Here, we compare the dietary NRprot-sub metric that is specific to nutrients of concern for non-omnivores to generic nutrient metrics applicable to all populations and contexts; namely, the NR_G and QI. The FSI was discussed in the weighting section. When compared against general nutrient metrics, we see a rho of 0.35 for the NR_G and 0.66 for the QI. As expected, ASF foods like meat, vegetarian ASF (e.g., eggs and cheese), and seafood rank much higher than plant-based foods, which do relatively worse under the NRprot-sub metric (Fig. 5). Fortified foods also score as more nutrient dense with the dietary-specific metric. This has implications when recommending food items to improve health based on if someone is a pescatarian, vegetarian, or vegan. Pulses also have a high nutrient density with the NRprot-sub, but due to their already high nutrient density with the generic metrics, they do not shift rankings under this “point.”

Fig. 5
figure 5

Effect of dietary-specificities. These graphs compare the NRprot-sub (dietary specific) metric to the QI and NR_G (generic) metrics. A Nutrient densities of dietary specific and generic metrics. nutrient metrics. B Difference in quintile rankings when including dietary specificities. A positive value means a food group moves from a lower quintile group characterized by a less favorable nutrient density to a higher quintile group characterized by a more favorable nutrient density. A negative difference indicates the food group moves from a higher quintile to a lower one

3.1.4 Disqualifying nutrients

One can include disqualifying nutrients in the nutrient index or assess them separately. Reasons for the latter are previously explained, but summarily, the moderating effect of qualifying nutrients and the debated effect of nutrients depending on the food matrix makes the interpretation of disqualifying nutrients more difficult. We compare the NR_A and NR_D and QI versus the NBC_A and NBC_B. NBC_A and NBC_B differ in the treatment of disqualifying nutrients (i.e., if we penalize foods based on percent (NBC_A) or on overconsumption of MRV (NBC_B); the benefits and drawbacks of these approaches are discussed in the methods section detailing the framework development.

Based on Fig. 6, when we compare the NR_A and NR_D (ρ = 0.44), fruits, vegetables, and pulses have strong and positive quintile shifts because high LIM scores penalize the overall nutrient density of groups such as meat that had higher nutrient density scores with the NR_A. Contrastingly, the high LIM of nuts did not impact nutrient density scores as intensely as it did for the ASF foods (as evidenced by small quintile shifts). Fortified foods of cereal and nut butters also have a high LIM score; while they score lower with the NR_D, they are still ranked in the top quintile under both metrics.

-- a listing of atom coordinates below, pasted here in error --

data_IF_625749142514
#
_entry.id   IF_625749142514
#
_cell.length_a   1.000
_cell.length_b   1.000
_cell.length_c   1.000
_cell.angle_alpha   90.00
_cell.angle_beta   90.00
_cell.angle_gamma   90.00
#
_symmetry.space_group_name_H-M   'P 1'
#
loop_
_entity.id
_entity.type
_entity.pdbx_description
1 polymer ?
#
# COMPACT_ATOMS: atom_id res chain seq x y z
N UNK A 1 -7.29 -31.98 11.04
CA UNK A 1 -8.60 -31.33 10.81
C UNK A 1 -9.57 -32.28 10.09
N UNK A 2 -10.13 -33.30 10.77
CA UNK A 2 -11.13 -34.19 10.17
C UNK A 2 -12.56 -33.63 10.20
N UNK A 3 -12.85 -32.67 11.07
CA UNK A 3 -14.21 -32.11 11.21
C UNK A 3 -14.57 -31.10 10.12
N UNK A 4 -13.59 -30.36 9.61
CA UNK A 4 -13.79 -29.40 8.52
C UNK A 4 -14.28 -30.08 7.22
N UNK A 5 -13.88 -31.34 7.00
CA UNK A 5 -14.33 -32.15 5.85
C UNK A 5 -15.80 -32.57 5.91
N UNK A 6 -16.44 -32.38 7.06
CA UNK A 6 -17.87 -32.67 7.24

Fig. 6
figure 6

Effect of disqualifying nutrients. These graphs compares the NR_A to the NR_D (inclusive of disqualifying nutrients) metric and the QI metric to the NBC_A (inclusive of disqualifying nutrients — penalization based on % MRV) and NBC_B (inclusive of disqualifying nutrients — penalization based on overconsumption) metrics. A Nutrient densities of metrics with and without inclusion of disqualifying nutrients (not energy standardized). B Nutrient densities with and without inclusion of disqualifying nutrients (Estd indices). C Difference in quintile rankings with inclusion of disqualifying nutrients. A positive value means a food group moves from a lower quintile group characterized by a less favorable nutrient density to a higher quintile group characterized by a more favorable nutrient density. A negative difference indicates the food group moves from a higher quintile to a lower one

This picture changes partially when considering energy standardized metrics; these metrics are more strongly correlated. Nevertheless, the general trend of fruits, vegetables, and pulses having large quintile shifts holds and ASF (except for seafood) shift to lower nutrient density quintiles; however, to a smaller extent. Finally, there is a strong correlation (ρ = 0.97) between the NBC_A and NBC_B metrics and NBC_A nutrient density scores are lower for foods higher in disqualifying nutrients.

Lastly, when using nutrient metrics in the FU, the threshold method must be applied to avoid fractional or negative values for the FU. With this application, metrics are strongly correlated (NR_D vs. NR_E, ρ = 0.99, NBC_A vs. NBC_C ρ = 1 vs. NBC_B vs. NBC_D ρ = 1).

3.1.5 Capping

We compare the NR_A and NR_B, which are non energy standardized metrics on an uncapped and capped basis, respectively, and the NR_G vs. NR_H, which are energy standardized metrics on an uncapped and capped basis. Based on Fig. 7, for the non energy standardized metrics, capping makes a minimal difference in absolute values (ρ = 1), because few foods provide more than 100% of DRI requirements. An exception is fortified foods, which on an absolute basis can be more nutrient dense than all other foods even when capping is applied. This poses the question of how best to account for these within nutrient metrics. For example, is the high LIM score of fortified cereals excused since it is also reasonably nutrient-dense (albeit via fortification)?